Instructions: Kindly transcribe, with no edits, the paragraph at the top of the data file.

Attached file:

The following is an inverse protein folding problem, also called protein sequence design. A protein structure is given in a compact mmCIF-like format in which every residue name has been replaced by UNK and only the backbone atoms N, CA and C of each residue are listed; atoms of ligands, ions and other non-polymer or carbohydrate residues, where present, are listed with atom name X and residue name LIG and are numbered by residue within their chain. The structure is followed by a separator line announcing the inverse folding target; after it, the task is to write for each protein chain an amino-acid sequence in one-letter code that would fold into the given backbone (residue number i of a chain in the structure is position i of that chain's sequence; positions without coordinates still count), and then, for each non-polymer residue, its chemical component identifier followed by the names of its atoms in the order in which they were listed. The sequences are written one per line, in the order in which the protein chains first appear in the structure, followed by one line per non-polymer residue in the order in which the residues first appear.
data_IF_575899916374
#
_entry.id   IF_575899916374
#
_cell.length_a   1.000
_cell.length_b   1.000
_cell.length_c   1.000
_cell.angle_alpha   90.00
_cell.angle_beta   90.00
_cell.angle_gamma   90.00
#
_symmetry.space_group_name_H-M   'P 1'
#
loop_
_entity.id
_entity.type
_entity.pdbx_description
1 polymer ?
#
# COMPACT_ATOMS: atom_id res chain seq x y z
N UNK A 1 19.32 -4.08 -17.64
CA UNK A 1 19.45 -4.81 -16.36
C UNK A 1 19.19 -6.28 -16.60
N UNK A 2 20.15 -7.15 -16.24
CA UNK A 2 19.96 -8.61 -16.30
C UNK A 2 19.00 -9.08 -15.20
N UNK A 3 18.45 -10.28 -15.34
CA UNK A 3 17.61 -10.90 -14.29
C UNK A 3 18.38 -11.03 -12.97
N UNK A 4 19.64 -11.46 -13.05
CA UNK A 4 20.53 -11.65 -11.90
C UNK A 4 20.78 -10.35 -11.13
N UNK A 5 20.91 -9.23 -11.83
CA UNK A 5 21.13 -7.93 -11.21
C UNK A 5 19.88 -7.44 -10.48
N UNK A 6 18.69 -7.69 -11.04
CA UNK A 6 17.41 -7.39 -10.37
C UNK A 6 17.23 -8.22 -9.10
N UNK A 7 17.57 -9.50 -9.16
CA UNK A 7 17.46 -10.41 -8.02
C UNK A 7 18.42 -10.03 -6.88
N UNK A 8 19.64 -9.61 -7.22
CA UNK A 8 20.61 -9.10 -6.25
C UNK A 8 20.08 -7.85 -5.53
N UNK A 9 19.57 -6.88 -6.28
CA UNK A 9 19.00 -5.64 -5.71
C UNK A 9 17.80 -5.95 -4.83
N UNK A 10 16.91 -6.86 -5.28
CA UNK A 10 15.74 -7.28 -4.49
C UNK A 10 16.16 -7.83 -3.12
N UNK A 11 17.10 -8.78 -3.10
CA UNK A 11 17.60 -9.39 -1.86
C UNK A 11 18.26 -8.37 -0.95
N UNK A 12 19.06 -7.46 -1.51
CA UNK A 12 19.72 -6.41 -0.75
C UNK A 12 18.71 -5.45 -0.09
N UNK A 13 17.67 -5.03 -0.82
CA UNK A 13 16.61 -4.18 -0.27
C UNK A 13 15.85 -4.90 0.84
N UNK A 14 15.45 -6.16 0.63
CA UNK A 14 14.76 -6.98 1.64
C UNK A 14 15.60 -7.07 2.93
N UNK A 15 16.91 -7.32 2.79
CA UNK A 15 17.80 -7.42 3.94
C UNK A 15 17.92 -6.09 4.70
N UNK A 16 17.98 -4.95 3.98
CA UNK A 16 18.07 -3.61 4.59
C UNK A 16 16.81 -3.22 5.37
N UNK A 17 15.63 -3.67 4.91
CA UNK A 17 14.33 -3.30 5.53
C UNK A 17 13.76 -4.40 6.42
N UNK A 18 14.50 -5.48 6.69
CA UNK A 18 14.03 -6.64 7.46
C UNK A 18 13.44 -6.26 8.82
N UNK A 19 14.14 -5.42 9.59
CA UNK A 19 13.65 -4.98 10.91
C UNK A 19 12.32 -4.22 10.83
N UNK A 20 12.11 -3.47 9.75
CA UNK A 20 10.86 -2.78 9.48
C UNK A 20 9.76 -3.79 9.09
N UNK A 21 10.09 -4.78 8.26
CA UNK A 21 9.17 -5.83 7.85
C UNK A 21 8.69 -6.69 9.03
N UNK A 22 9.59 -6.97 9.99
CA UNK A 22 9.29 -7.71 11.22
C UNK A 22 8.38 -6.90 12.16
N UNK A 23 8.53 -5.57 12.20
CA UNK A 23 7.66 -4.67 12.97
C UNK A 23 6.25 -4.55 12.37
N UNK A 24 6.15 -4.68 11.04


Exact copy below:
The following is an inverse protein folding problem, also called protein sequence design. A protein structure is given in a compact mmCIF-like format in which every residue name has been replaced by UNK and only the backbone atoms N, CA and C of each residue are listed; atoms of ligands, ions and other non-polymer or carbohydrate residues, where present, are listed with atom name X and residue name LIG and are numbered by residue within their chain. The structure is followed by a separator line announcing the inverse folding target; after it, the task is to write for each protein chain an amino-acid sequence in one-letter code that would fold into the given backbone (residue number i of a chain in the structure is position i of that chain's sequence; positions without coordinates still count), and then, for each non-polymer residue, its chemical component identifier followed by the names of its atoms in the order in which they were listed. The sequences are written one per line, in the order in which the protein chains first appear in the structure, followed by one line per non-polymer residue in the order in which the residues first appear.